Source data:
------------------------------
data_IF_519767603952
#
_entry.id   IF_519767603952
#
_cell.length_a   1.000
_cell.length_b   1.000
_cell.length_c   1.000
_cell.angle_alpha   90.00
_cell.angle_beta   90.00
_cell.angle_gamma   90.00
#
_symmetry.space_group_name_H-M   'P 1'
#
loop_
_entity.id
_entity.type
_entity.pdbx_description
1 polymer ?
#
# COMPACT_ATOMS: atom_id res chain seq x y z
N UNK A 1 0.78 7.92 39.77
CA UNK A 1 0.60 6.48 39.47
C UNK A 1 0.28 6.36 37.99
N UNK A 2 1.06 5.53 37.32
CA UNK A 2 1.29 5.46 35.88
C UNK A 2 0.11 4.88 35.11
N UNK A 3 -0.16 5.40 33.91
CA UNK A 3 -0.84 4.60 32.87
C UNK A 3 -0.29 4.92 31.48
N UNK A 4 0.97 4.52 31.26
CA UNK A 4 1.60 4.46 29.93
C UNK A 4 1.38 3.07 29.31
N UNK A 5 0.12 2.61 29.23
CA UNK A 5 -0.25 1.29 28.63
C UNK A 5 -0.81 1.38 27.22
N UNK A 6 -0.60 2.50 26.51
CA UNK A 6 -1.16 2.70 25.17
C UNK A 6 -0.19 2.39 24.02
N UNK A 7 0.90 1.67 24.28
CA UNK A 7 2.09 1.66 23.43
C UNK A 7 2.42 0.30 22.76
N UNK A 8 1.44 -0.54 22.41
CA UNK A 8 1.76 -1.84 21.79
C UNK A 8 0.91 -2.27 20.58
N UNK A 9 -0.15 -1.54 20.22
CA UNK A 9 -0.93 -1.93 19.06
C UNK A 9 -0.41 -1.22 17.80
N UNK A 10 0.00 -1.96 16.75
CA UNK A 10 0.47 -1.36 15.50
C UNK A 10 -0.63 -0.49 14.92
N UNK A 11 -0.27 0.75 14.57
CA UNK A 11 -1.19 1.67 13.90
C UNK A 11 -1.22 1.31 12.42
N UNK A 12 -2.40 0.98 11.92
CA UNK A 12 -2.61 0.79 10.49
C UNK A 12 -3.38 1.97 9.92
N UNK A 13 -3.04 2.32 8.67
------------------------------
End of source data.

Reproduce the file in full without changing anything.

data_IF_519767603952
#
_entry.id   IF_519767603952
#
_cell.length_a   1.000
_cell.length_b   1.000
_cell.length_c   1.000
_cell.angle_alpha   90.00
_cell.angle_beta   90.00
_cell.angle_gamma   90.00
#
_symmetry.space_group_name_H-M   'P 1'
#
loop_
_entity.id
_entity.type
_entity.pdbx_description
1 polymer ?
#
# COMPACT_ATOMS: atom_id res chain seq x y z
N UNK A 1 0.78 7.92 39.77
CA UNK A 1 0.60 6.48 39.47
C UNK A 1 0.28 6.36 37.99
N UNK A 2 1.06 5.53 37.32
CA UNK A 2 1.29 5.46 35.88
C UNK A 2 0.11 4.88 35.11
N UNK A 3 -0.16 5.40 33.91
CA UNK A 3 -0.84 4.60 32.87
C UNK A 3 -0.29 4.92 31.48
N UNK A 4 0.97 4.52 31.26
CA UNK A 4 1.60 4.46 29.93
C UNK A 4 1.38 3.07 29.31
N UNK A 5 0.12 2.61 29.23
CA UNK A 5 -0.25 1.29 28.63
C UNK A 5 -0.81 1.38 27.22
N UNK A 6 -0.60 2.50 26.51
CA UNK A 6 -1.16 2.70 25.17
C UNK A 6 -0.19 2.39 24.02
N UNK A 7 0.90 1.67 24.28
CA UNK A 7 2.09 1.66 23.43
C UNK A 7 2.42 0.30 22.76
N UNK A 8 1.44 -0.54 22.41
CA UNK A 8 1.76 -1.84 21.79
C UNK A 8 0.91 -2.27 20.58
N UNK A 9 -0.15 -1.54 20.22
CA UNK A 9 -0.93 -1.93 19.06
C UNK A 9 -0.41 -1.22 17.80
N UNK A 10 0.00 -1.96 16.75
CA UNK A 10 0.47 -1.36 15.50
C UNK A 10 -0.63 -0.49 14.92
N UNK A 11 -0.27 0.75 14.57
CA UNK A 11 -1.19 1.67 13.90
C UNK A 11 -1.22 1.31 12.42
N UNK A 12 -2.40 0.98 11.92
CA UNK A 12 -2.61 0.79 10.49
C UNK A 12 -3.38 1.97 9.92
N UNK A 13 -3.04 2.32 8.67